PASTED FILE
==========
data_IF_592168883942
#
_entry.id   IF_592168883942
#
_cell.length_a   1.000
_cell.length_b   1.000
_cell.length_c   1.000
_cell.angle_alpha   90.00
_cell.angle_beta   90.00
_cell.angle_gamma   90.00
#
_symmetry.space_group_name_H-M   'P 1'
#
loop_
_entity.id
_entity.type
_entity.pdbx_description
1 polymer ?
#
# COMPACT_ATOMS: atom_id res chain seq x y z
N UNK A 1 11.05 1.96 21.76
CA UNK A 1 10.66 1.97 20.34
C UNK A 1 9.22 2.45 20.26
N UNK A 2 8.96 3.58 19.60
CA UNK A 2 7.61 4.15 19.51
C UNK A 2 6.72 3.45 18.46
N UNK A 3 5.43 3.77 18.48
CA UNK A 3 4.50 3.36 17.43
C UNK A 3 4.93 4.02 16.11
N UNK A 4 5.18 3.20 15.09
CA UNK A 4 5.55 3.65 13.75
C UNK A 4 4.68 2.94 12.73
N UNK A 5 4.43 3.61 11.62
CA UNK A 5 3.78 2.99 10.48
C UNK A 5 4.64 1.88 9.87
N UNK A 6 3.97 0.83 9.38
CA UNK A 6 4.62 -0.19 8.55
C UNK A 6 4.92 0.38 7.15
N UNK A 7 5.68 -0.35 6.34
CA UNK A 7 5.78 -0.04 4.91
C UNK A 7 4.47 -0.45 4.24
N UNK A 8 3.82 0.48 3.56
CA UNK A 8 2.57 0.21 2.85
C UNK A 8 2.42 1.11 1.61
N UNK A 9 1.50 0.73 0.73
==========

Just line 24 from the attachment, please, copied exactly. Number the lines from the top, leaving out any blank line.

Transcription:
N UNK A 2 8.96 3.58 19.60